As you probably guessed – this could be a parable for our lives.

We seldom have the luxury of building on clear ground – almost always we are going to have to get rid of something to make room for something new to be built. And so, most times we will need to demolish stuff in our life before we build anew. This is seldom easy.

Our attachments to what we have always known run deep. Familiarity sometimes breeds comfort when contempt would be more appropriate. So what relationship or habit or dream do we need to detonate? What do we need to leave behind before we can move in a new direction? Boom!

Now we can begin to attend to our hidden life which will ultimately shape and support our public living. To skimp here thinking that no one will notice is a lie too many of us fall for ultimately the public exposes the private – it is only a matter of time. It just takes a storm of sorts to hit.

Foundation building in our life is done on our knees in prayer. It is done in the private sanctuary of reading the heart-exposing Scriptures. Prayer/reading/reflecting … repeating this practice over and over is how a solid foundation is built.

The purpose of which is to discover and cultivate the Divine Centre of God’s presence in our life. As Thomas Kelly so beautifully describes:

“Practice comes first in religion, not theory or dogma. And Christian practice is not exhausted in outward deeds. These are the fruits, not the roots. A practicing Christian must above all be one who practices the perpetual return of the soul into the inner sanctuary, who brings the world into its Light…

“Deep within us all there is an amazing inner sanctuary of the soul, a holy place, a Divine Centre, a speaking Voice to which we may continuously return. Eternity is at our hearts, of an astounding destiny, calling us home unto Itself. Yielding to these persuasions, gladly committing ourselves in body and soul, utterly and completely, to the Light Within, is the beginning of true life. It is the dynamic center, a creative Life that presses to birth within us. It is a Light Within which illumines the face of God and casts new shadows and new glories upon the face of men (sic). It is a seen stirring to life if we do not choke it… the Presence in the midst. Here is the Slumbering Christ, stirring to be awakened, to become the soul we clothe in earthly form and action. And He is within us all.” (A Testament of Devotion)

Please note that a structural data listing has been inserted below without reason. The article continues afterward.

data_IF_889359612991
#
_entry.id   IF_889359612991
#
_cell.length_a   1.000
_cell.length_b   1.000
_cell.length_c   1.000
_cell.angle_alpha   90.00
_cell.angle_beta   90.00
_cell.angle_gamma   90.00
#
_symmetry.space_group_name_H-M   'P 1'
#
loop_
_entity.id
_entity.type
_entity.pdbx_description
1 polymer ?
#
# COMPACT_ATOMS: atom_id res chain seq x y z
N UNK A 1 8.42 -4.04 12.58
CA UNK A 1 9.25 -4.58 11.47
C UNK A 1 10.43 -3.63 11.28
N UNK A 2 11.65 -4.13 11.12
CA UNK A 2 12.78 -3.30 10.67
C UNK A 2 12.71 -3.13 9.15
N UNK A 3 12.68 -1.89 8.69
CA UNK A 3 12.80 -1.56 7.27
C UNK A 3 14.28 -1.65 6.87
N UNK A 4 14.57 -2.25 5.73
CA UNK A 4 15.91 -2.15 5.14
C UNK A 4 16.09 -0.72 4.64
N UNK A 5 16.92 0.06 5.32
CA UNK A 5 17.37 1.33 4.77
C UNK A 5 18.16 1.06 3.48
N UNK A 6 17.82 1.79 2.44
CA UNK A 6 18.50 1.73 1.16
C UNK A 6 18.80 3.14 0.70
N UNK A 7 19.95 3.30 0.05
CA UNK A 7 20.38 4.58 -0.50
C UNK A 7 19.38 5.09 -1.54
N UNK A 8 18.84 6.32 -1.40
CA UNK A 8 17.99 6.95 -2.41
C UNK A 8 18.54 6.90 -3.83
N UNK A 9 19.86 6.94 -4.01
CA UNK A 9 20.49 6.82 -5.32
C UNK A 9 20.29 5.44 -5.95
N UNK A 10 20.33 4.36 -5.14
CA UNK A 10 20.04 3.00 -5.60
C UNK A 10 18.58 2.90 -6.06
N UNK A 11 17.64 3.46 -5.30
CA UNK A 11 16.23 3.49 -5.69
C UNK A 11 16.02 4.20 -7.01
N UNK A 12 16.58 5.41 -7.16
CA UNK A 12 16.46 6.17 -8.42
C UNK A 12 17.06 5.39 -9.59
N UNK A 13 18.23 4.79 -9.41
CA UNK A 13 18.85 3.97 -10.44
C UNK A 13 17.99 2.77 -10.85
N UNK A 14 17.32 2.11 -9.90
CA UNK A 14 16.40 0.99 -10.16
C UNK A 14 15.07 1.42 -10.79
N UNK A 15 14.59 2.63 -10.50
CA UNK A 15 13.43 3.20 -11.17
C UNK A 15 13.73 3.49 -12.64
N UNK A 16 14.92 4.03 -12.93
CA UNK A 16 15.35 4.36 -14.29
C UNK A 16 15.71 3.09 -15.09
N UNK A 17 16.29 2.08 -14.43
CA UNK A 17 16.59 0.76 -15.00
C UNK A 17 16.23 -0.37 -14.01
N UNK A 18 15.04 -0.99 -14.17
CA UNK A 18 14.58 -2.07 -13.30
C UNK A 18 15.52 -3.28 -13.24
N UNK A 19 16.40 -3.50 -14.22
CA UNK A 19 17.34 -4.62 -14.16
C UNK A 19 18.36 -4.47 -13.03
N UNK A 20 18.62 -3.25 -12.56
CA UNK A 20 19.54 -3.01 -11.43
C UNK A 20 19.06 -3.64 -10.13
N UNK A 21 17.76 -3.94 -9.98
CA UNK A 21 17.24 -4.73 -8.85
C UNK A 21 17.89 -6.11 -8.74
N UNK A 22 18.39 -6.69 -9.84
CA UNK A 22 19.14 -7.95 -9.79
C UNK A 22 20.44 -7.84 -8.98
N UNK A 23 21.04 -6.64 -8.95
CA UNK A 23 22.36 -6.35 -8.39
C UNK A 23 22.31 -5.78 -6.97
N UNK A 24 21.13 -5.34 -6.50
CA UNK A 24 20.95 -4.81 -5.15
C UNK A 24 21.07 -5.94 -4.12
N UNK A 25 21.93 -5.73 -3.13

In Practice, Alan

What's your story?

What’s your story?

October 18, 2015  |  Ordinary Days of the Spirit, Sunday Letter  |  Comments Off on What’s your story?

Grace and peace to you …

One of my favorite things in life is to read stories to little children with exaggerated flare. It makes me smile to witness them scoot up close, put their hands on their chins, and really listen. The little things they pick up from what you read or share are amazing to me. Their minds are so innocent and free from the fear of stepping out of the bounds, which helps their imaginations take flight in ways that are so incredibly beautiful. It is in these moments that I am fully aware of our responsibility to the children of this world.

One of the hardest things I have had to do in my ministry as a Pastor called to global ministry is to visit countries where my hands have touched the face of a child hours before they died of HIV/AIDS, I have knelt on the floor in a hospital praying with a mother who was watching three of her children die for lack of medicine that they never should have been denied, and I have held the clothes of a child blown apart by a bomb explaining to her mother that the God she believed she saw in my eyes would not punish her by taking her child.